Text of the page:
The Manassas City School Board recently passed next year’s fiscal $96.9 million operating budget, which includes teachers’ pay raises and an initiative to pay for students’ Advanced Placement tests.

But the across-the-board “step” increase for teachers, which rewards them based on experience and education and also pays initiatives, came from large cuts elsewhere. The School Board had started the budget cycle with a proposal from Superintendent Gail E. Pope that was $3 million more than projected funds.

To bridge the gap, the board eliminated four proposed elementary school positions, cut plans for more summer classes and a choir, and reassigned three elementary school assistants, among other trims, a summary budget document said.

The system also plans to reduce average class sizes to a 22:1 pupil-to-teacher ratio, slightly less than the current average. Smaller sizes translates into budget savings; larger classes that now have multiple teachers would be reduced to just one teacher, board member Sanford S. Williams said.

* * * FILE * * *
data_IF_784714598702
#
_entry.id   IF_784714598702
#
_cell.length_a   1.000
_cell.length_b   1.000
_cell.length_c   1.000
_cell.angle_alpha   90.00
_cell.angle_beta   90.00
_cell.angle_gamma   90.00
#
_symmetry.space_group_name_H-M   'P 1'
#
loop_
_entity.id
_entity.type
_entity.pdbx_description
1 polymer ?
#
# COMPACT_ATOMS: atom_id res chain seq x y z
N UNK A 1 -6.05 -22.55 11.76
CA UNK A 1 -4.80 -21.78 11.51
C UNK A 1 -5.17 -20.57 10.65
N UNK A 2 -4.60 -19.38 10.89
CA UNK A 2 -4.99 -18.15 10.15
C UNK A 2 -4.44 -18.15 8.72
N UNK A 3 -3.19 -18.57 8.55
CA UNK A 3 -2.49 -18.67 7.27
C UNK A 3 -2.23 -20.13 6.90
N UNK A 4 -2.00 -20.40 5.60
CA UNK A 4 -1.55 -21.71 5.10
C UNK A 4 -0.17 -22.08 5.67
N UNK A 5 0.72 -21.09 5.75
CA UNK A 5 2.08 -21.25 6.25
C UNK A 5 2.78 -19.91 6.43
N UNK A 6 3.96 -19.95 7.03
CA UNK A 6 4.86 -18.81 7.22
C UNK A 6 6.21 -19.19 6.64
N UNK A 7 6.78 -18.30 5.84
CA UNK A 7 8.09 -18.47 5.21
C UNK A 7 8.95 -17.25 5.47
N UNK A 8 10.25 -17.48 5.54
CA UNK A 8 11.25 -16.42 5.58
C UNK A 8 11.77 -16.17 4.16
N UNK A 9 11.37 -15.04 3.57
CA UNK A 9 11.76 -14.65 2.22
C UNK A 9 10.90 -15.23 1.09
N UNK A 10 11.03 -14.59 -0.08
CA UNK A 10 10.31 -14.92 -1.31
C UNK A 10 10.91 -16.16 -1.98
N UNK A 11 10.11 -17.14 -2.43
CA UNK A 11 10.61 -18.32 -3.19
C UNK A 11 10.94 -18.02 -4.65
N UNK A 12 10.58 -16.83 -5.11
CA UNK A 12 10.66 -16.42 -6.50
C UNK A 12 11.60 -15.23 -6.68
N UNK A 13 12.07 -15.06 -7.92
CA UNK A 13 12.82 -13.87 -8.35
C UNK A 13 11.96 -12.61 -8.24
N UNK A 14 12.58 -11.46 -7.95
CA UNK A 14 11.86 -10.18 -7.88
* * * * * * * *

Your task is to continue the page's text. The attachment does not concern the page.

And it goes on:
Round Elementary School, with one teacher per classroom, has “historically done the best of all the schools” on test scores, so board members decided to save money and switch the schools to Round’s model, he said.

School Board members also voted unanimously to dip into the school system’s $6.2 million fund balance, which was carried over from previous years. The school system plans to use $4.8 million to make ends meet.

The fund balance took a “significant” hit to pay for raises and other initiatives, Williams said, but School Board members agreed that teachers needed an increase after years without one.

“We thought it was important to give them as much as we could,” Williams said.

Students taking AP classes and those in dual-enrollment college classes are required to take an end-of-year exam. That initiative is likely to cost about $85,000. But paying for the tests is a city priority. Officials have said they want to improve the schools’ placement in The Washington Post’s Challenge Index, which measures how effectively a school prepares its students for college. Last year, Osbourn High School ranked 174 out of 184 schools in the region.